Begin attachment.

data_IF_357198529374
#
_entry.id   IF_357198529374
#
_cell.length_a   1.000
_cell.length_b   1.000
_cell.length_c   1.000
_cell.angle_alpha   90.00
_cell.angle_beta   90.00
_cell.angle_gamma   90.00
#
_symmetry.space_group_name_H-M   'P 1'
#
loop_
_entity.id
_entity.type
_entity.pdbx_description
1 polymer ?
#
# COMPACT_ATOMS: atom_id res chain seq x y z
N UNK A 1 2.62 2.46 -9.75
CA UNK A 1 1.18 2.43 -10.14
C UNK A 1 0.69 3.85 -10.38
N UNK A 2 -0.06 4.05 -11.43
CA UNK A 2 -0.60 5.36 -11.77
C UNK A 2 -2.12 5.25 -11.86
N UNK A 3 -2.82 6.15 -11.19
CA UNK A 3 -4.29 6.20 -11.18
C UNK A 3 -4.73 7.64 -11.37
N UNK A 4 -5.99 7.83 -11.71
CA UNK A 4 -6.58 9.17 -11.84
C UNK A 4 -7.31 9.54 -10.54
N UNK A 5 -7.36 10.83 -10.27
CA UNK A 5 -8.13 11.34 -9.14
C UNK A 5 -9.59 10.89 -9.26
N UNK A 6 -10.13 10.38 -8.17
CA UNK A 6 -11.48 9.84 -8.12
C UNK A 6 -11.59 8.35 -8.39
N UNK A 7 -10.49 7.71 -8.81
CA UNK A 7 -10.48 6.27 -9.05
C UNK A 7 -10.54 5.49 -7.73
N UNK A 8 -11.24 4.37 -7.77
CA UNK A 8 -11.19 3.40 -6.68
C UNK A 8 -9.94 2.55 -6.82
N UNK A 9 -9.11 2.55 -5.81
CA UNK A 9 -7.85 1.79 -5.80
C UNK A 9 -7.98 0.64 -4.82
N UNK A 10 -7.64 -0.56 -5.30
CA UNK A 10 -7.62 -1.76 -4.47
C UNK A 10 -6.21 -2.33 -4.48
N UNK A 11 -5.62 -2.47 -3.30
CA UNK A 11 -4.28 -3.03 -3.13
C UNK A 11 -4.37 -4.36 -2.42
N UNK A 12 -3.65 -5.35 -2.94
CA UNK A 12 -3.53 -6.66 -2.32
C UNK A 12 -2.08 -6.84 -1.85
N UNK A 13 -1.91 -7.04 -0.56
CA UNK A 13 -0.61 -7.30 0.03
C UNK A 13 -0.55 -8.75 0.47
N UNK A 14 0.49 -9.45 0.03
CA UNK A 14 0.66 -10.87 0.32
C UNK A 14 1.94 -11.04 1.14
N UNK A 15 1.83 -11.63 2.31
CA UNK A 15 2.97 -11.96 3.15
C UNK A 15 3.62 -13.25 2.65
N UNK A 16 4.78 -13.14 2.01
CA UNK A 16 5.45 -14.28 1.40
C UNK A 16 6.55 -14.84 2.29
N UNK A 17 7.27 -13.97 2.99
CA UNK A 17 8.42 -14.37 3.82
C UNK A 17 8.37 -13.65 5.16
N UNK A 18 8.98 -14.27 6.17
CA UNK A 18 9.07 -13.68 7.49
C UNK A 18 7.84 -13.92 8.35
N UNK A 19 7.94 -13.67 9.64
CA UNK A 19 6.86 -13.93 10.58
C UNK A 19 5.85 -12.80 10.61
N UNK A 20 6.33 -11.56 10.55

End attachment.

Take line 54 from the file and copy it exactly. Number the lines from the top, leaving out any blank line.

N UNK A 12 -3.65 -5.35 -2.94